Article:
Texas Supreme Court Chief Justice Nathan Hecht: Reform Judicial Elections
By: Emma Platoff and Jolie McCullough
In the wake of a midterm election that swept some 20 Republican appellate judges out of office, Texas Supreme Court Chief Justice Nathan Hecht called on the Texas Legislature to reform a system he called “among the very worst methods of judicial selection.”
“When partisan politics is the driving force and the political climate is as harsh as ours has become, judicial elections make judges more political, and judicial independence is the casualty,” Hecht told both chambers of the Legislature on Wednesday morning in his biennial address, a wide-ranging speech that touched on judicial salaries, technology and bail reform. “Make no mistake: A judicial selection system that continues to sow the political wind will reap the whirlwind.”
In recent history, partisan judicial elections have played well for Texas’ majority party; the state’s two high courts, in which justices run statewide, comprise all Republicans, as they have for two decades. But last year, as turnout surged in urban areas and voters leaned heavily toward the straight-ticket voting option, Democratic judges were swept onto the bench on the coattails of candidates like Beto O’Rourke. All told, Hecht said, in the last election, Texas’ district and appellate courts “lost seven centuries of judicial experience at a single stroke.”
“Qualifications did not drive their election,” Hecht said. “Partisan politics did.”
It wasn’t a new criticism, nor was it the first time Hecht has made such a call. Justices on Texas’ two high courts have been among the most vocal critics of a system that requires justices to run as partisan figures but rule as impartial arbiters, and the state has been challenged in court over the practice. But the call took on new significance after a shattering judicial election for Texas Republicans, who lost control of four major state appeals courts based in Austin, Houston and Dallas. Judges and lawyers who practice before those courts have fretted not just about the startling shift in judicial philosophy, but also the abrupt loss of judicial experience.
Hecht called on lawmakers to consider shifting to a system of merit selection and retention elections — or to at least pass legislative proposals that would increase the qualification requirements for judicial candidates.
The chief justice also brought up an issue that has become a major focus for him: Texas’ bail system. Federal judges recently called Texas’ money bail practices unconstitutional, saying defendants are wrongly detained simply because they are too poor to pay bond amounts for their release from jail before trial. Hecht called for lawmakers to pass bipartisan bail reform legislation filed this week by state Sen. John Whitmire, D-Houston, and state Rep. Andrew Murr, R-Junction.
The bills would implement a tool to be used by judges within two days of an arrest that assesses a defendant’s risk of skipping court hearings or presenting a danger if released. Under the proposal, those who are deemed a lower risk, generally nonviolent offenders, would be released on a no-cost bond while judges could deny bail and detain those whom they deemed a threat.
“It is time — it’s actually past time — to ensure that defendants who pose no risk to the public are not jailed, and that those who do are,” Hecht said.
He touted the use of a risk assessment tool to let judges make more informed decisions. Instead of setting a money bail bond amount simply based on the criminal charge, the tool would look at the defendant’s criminal history and age. The tools have gotten some pushback from advocates who say evaluating some criminal histories can reinforce a system that is prejudiced against poor people of color.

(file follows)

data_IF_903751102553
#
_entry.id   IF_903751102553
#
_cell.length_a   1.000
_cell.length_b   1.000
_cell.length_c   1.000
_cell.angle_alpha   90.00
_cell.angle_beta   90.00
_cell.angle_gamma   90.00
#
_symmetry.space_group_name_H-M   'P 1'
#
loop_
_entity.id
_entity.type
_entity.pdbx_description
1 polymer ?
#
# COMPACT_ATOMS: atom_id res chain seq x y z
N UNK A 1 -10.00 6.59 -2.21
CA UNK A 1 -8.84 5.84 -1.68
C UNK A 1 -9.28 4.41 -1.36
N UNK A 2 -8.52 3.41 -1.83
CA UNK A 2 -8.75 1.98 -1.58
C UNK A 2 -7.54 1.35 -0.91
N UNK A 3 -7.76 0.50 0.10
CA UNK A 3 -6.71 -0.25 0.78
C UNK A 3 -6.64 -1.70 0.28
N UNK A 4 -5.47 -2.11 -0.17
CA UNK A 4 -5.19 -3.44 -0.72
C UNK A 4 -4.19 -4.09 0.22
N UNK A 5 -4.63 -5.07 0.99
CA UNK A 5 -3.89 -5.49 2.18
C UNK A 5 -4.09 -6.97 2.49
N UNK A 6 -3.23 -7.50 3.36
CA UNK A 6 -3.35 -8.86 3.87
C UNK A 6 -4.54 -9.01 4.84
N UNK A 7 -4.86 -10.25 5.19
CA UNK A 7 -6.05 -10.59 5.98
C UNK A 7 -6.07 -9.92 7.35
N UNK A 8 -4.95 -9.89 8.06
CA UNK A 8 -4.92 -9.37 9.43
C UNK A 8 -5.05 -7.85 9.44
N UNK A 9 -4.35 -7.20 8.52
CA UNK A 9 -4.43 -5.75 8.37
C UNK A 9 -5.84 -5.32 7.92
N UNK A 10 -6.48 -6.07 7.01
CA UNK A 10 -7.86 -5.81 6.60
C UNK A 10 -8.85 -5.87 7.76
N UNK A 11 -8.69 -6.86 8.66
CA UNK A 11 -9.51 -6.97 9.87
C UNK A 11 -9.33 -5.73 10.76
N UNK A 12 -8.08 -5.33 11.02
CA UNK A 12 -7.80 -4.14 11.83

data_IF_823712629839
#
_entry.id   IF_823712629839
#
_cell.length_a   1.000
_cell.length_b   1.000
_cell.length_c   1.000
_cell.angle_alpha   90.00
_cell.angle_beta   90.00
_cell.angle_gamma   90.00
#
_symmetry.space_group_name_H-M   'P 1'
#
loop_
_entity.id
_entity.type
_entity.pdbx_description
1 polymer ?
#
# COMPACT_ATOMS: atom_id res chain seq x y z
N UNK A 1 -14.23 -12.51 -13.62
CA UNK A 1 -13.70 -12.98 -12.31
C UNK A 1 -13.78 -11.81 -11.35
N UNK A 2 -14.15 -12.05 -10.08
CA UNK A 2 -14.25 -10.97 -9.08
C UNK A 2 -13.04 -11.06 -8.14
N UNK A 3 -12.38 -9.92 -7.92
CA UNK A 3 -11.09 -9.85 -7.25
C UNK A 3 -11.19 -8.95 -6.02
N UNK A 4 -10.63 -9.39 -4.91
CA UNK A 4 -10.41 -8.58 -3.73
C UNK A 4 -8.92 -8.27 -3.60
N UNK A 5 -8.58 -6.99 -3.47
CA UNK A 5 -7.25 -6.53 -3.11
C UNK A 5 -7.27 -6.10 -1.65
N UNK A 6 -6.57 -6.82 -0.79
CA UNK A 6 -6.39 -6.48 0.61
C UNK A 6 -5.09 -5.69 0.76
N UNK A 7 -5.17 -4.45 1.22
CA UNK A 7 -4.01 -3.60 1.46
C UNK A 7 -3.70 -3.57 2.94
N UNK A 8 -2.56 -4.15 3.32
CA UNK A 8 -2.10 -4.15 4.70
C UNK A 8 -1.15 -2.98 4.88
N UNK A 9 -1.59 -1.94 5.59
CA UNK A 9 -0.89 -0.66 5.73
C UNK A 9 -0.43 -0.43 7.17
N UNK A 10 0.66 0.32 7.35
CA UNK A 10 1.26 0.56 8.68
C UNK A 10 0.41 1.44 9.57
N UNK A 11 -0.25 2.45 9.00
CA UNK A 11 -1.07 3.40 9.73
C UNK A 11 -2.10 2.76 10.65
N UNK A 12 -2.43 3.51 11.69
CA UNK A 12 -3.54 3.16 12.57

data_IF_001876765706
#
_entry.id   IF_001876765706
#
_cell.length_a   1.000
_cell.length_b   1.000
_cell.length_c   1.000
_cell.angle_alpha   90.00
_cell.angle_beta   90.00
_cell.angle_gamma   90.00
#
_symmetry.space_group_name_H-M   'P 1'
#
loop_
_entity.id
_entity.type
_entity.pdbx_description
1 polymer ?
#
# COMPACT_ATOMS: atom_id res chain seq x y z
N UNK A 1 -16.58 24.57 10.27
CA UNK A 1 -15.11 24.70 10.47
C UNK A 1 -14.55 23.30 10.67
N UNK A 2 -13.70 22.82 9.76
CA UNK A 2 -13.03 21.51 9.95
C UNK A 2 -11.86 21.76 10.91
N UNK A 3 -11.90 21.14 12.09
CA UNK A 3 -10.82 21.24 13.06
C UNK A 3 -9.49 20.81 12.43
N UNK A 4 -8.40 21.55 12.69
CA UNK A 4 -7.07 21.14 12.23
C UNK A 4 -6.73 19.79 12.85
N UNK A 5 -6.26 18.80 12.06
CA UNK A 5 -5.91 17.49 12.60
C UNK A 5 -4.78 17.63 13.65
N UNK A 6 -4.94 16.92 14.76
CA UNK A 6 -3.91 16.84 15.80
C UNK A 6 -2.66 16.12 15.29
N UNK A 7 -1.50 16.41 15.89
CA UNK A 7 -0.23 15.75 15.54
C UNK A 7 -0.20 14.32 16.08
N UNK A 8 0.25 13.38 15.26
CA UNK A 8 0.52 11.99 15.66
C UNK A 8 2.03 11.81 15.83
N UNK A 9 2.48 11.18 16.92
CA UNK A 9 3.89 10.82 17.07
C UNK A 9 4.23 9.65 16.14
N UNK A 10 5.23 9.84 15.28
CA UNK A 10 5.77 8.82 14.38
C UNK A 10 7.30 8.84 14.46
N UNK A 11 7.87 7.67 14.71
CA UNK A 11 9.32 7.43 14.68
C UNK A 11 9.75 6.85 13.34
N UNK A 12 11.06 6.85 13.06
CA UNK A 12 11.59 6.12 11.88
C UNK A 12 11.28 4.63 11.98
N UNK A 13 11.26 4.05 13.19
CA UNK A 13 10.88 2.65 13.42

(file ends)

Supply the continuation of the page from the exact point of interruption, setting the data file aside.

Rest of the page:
But Hecht said the tools have been validated, tested and proven to accurately predict a defendant’s risk of flight, violence or recidivism.
In his 2017 speech, Hecht focused on a grandmother who was kept in jail for months on a low bond for shoplifting — one of many examples of low-level defendants held in jail because they couldn’t afford the cost of their release. This year, although he again mentioned many people lose their jobs and families simply because they can’t afford to get out on low-level charges, he highlighted a situation that prompted a call for more detention in jail, not less.
He told the story of Damon Allen, a Texas highway trooper who was gunned down by a man out on a money bond despite having previously assaulted a sheriff’s deputy. Gov. Greg Abbott asked last summer for state lawmakers to pass a reform measure based on Allen; Whitmire and Murr named their bills the Damon Allen Act.
“Let me be very clear: money bail has its place, but blindly following a one-size-fits-all schedule of offenses and amounts — setting $15,500 bail for Damon Allen’s shooter after he assaulted a sheriff’s deputy and led others on a 100 mile-per-hour chase — is not informed decision-making,” he said.
The attempt to pass similar bills in 2017 failed, which Whitmire blamed on opposition by the money bail bonds industry.
Hecht also asked the Legislature for judicial pay raises, a boon the branch has gotten only twice in the last 18 years. The Judicial Compensation Commission recommended a pay raise of 15 percent; the Texas House’s initial budget proposal would fund just a 10-percent raise.
“Texas has not compensated her judges fairly,” he said.
But better technology, Hecht said, is “the judiciary’s single most important need.” He called on lawmakers to fully fund an ask from the Office of Court Administration.
Other issues that he included in his call for change were allowing modification of court procedures after a natural disaster like Hurricane Harvey and increasing mental health assessments in jail.